If you hate the idea of creating a legacy of landfill for future generations, then why not make recycling part of your income generation strategy? There are a range of schemes to choose from. You could even run several concurrently to increase revenue. Most programmes provide free media resources to help publicise the launch of your school recycling initiative. All you need to do is site a collection box in a visible and accessible location, promote your scheme regularly and send off your recycling once you have enough.
Approximately 350,000 tonnes of used, but still wearable, clothing is sent off to landfill in the UK every year, equating to more than 30% of our unwanted clothes.
Schools can create fantastic opportunities to help reduce this figure by hosting textile recycling schemes. Children can quickly grow out of clothes, so you would be helping parents put these to good use, as well as raising funds that could be ploughed back into their school.
In addition to clothes, other textiles and products such as curtains, bedding, shoes, bags and soft toys can all be recycled. The textile recycling company Rags 2 Riches (rags2riches4schools.co.uk) operates across the UK and offers free collection bags for you to send home to parents. The company will pick up items and weigh them at the school, with an aim to pay within a week. Payment rates vary according to market fluctuations, but Rags 2 Riches typically gives 50p per kilo and £500 per tonne.
Ink cartridges take 1,000 years to decompose in landfill. Yet more than 40 million inkjet cartridges are dumped each year in the UK, with 1.1 billion thrown away worldwide.
Industry analysts estimate that a spent cartridge can be reused or remanufactured up to seven times, creating less landfill and using less energy and fewer resources to make new cartridges. The recycling company Empties Please (emptiesplease.com/schools) is keen to both encourage younger generations to be green and help schools raise funds. It will collect used cartridges from your school and donate the money straight back, paying around £1 for every ink cartridge successfully recycled. ‘Green points’ are also awarded for every £1 raised. These can be saved and redeemed against eco goodies such as bulbs, trees and wildlife houses. For maximum impact, don’t stop at the cartridges used by parents and in school. Increase profits further by appealing to nearby businesses for their used cartridges, or by asking them to host a collection box. More than 1,500 schools have signed up to Empties Please, which posts regular updates and bulletins for collectors. For instance, in just one month last year, participating schools raised £2,428.20, and 49 new schools joined its scheme.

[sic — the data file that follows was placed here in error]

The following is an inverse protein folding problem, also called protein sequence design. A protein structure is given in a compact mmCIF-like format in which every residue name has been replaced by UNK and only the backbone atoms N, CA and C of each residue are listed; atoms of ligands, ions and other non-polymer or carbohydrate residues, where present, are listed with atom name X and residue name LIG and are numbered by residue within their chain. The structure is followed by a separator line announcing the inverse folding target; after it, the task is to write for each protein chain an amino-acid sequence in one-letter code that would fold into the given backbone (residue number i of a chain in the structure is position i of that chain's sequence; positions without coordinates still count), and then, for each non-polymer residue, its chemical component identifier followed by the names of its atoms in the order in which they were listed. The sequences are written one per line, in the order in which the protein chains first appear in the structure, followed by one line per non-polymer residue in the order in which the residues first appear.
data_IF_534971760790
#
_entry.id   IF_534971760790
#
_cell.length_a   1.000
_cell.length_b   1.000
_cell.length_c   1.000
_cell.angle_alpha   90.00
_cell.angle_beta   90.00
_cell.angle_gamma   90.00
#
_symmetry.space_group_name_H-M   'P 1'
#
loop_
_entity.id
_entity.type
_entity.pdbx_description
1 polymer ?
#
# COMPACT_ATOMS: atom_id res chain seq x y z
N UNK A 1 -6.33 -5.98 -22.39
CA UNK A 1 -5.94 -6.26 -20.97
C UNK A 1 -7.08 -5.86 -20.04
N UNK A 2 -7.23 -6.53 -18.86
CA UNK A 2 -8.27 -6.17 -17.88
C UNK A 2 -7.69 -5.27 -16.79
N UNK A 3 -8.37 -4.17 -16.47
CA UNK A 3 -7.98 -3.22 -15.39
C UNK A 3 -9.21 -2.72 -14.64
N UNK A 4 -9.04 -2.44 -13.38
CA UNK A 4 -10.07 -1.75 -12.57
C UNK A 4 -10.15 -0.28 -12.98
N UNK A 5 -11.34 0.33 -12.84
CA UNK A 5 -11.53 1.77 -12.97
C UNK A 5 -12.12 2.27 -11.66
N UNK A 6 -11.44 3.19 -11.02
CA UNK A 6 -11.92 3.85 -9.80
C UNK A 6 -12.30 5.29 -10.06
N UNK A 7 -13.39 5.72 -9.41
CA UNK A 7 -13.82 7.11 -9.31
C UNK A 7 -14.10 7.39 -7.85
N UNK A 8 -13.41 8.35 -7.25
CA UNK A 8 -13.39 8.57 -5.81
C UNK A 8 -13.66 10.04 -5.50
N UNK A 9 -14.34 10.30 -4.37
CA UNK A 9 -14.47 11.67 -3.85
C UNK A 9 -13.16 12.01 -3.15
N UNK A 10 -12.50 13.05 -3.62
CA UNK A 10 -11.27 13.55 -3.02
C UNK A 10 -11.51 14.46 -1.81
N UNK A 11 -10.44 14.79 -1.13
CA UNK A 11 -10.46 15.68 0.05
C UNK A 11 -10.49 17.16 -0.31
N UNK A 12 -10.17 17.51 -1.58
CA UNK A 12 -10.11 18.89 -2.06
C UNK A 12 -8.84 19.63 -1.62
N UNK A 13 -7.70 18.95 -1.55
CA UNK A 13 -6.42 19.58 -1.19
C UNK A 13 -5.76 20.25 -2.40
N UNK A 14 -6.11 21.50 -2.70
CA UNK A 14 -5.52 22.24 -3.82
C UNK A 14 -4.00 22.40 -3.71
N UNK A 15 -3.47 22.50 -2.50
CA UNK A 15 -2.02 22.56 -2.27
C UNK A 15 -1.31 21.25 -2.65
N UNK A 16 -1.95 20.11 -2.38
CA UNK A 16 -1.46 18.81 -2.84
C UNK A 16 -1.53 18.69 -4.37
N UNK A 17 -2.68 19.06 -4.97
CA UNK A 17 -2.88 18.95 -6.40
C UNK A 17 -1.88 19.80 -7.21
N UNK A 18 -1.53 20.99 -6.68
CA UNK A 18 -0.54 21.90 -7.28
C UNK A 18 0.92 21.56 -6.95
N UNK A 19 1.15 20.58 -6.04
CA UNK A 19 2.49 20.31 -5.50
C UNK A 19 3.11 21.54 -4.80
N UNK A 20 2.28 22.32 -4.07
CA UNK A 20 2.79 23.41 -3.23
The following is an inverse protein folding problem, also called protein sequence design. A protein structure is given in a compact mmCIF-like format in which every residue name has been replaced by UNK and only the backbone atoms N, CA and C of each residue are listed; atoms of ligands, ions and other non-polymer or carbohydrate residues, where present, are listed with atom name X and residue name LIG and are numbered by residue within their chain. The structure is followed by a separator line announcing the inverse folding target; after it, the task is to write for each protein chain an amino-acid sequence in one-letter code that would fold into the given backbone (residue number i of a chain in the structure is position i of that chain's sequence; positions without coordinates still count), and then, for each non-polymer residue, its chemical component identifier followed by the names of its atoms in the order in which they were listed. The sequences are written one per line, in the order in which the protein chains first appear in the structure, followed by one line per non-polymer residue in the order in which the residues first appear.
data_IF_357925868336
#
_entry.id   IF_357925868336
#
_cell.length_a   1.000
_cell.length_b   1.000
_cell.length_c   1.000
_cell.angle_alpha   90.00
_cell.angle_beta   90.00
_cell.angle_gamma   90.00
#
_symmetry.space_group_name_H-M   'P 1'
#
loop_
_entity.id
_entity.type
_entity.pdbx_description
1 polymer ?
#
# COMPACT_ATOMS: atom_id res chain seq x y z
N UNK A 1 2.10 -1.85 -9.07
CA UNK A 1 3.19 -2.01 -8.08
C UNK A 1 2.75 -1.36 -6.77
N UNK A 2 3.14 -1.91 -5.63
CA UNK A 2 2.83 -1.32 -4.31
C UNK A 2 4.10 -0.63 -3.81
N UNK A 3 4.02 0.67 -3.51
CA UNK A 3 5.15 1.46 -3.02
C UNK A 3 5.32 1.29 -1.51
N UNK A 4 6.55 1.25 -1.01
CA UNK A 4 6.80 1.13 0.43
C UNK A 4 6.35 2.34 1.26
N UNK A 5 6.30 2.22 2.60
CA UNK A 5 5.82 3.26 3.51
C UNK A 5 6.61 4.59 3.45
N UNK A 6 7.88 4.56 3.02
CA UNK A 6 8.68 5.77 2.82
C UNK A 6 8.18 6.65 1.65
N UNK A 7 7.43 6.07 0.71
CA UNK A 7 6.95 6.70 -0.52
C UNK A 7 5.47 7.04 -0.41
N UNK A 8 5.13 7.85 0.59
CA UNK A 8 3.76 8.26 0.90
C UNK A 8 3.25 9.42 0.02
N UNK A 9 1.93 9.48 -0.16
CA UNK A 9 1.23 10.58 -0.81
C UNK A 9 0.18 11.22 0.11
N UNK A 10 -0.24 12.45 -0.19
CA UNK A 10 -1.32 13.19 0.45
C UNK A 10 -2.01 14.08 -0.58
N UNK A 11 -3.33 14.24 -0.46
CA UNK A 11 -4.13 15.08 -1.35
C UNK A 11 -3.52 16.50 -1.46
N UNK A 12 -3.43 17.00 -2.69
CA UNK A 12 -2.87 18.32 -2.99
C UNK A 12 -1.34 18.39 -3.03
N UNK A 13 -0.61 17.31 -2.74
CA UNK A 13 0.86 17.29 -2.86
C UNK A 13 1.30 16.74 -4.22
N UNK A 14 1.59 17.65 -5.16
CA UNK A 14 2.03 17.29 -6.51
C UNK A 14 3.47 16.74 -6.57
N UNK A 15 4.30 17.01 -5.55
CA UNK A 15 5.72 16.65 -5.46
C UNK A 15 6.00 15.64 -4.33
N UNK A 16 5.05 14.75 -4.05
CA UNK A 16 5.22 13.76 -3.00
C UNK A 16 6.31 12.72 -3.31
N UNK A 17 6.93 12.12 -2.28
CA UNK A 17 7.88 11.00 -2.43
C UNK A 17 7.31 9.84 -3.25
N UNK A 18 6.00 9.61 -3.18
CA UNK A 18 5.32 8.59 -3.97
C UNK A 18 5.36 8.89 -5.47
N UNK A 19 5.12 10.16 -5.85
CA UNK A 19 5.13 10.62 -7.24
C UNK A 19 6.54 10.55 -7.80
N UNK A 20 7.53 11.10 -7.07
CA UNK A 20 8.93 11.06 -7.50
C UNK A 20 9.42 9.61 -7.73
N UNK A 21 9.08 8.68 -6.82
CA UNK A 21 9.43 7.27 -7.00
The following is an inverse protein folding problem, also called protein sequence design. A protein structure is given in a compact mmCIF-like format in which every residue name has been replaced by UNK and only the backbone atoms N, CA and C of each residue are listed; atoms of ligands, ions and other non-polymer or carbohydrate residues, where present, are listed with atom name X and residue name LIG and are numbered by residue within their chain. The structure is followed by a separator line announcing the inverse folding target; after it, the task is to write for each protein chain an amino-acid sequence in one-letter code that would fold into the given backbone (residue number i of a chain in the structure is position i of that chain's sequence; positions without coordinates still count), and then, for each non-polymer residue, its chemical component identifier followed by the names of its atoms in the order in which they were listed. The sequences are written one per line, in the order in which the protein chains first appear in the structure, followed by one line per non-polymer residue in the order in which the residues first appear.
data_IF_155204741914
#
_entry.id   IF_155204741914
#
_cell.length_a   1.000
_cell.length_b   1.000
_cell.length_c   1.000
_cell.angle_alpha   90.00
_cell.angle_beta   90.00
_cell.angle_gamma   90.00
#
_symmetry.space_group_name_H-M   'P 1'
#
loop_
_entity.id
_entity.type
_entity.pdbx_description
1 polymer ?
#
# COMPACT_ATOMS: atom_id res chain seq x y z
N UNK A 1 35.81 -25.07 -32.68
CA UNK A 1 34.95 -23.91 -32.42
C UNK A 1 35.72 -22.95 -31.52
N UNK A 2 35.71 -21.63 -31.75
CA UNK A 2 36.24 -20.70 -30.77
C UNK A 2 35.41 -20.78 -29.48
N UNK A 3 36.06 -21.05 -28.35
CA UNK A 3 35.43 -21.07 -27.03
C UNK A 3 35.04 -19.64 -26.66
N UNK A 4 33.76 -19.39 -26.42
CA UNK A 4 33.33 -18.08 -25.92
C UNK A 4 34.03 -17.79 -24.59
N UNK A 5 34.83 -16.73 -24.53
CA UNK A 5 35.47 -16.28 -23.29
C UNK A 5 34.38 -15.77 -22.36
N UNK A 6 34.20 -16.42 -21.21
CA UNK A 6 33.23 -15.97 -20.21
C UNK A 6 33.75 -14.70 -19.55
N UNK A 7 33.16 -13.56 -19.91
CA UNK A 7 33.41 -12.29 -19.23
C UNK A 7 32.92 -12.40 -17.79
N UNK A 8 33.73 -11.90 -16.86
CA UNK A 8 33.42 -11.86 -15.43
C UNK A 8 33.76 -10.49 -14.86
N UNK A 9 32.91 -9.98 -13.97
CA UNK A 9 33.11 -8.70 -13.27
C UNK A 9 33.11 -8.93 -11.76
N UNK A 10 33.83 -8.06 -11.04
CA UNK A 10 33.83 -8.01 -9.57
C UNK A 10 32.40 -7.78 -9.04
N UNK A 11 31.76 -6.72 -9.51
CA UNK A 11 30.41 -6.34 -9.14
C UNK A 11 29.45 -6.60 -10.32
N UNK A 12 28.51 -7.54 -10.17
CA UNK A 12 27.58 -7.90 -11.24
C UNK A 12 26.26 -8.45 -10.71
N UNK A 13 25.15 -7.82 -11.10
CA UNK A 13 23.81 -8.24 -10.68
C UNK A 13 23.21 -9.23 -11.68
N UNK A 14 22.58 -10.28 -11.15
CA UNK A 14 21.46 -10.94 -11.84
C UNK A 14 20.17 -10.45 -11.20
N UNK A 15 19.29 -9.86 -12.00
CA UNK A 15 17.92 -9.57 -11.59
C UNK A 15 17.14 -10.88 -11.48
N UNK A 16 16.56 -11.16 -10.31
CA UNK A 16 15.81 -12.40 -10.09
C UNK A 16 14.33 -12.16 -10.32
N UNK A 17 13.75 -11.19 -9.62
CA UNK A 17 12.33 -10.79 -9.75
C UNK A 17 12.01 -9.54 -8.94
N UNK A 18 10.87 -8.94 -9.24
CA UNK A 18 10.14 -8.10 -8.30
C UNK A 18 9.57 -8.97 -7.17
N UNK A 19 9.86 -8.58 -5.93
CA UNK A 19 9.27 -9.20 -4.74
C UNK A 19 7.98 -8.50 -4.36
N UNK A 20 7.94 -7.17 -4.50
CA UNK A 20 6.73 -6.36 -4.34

Companies such as Music Magpie (musicmagpie.co.uk) pay for old DVDs, CDs, games and electronics. Simply enter the barcodes of items on the website (or scan them through an app) to see how much they are worth. Then box them up and send them off via Freepost. CEX (uk.webuy.com) and Ziffit (ziffit.com) also recycle media and electronic products. It’s a good idea to research the market to see who pays the most – and for what. To avoid the time-consuming task of checking each item individually, research a cross section of donations to establish which company generally gives the most profit.
Nearly all types of plastic can be recycled, but whether this actually happens comes down to the facilities and technology available to your local council.
This is where TerraCycle comes in. TerraCycle is an international programme that allows you to earn funds by recycling the ‘non-recyclable’, which includes coffee capsules, pens, crisp packets and even toothpaste tubes. TerraCycle offers free recycling programmes funded by brands around the world, so you can choose the ones that best suit your school and community.
Many brands offer TerraCycle points to collection locations, which are redeemable for 1p per point. While not necessarily the biggest earner, you will be taking big steps to reduce the amount of waste going to landfill or incineration. You can either enrol your school as a collection point, or collect recyclable goods and take them to your nearest location, which can be found on the website terracycle.com/en-GB. TerraCycle can provide free resources, including posters and guides, to inspire your pupils in their recycling efforts, so you could use this as a learning opportunity for pupils by creating an eco council to encourage collections.
The school community at St Bartholomew’s CofE Primary School and Nursery in Worcestershire (270 pupils) has rallied behind the PTA’s campaign to raise more than £20,000 for new play equipment, recently collecting 70 bags of high-quality secondhand clothes in exchange for 50p per kilo from Rags 2 Riches. The Friends of St Bartholomew’s were delighted to generate £149.50 from the collection.
Headteacher Ian James said: ‘The Friends of St Bartholomew’s has set an ambitious target and are working brilliantly to generate funds through opportunities such as the Rags 2 Riches project. They have already raised over £6,000 towards the new play equipment and the children are getting very excited as the project starts to feel real.’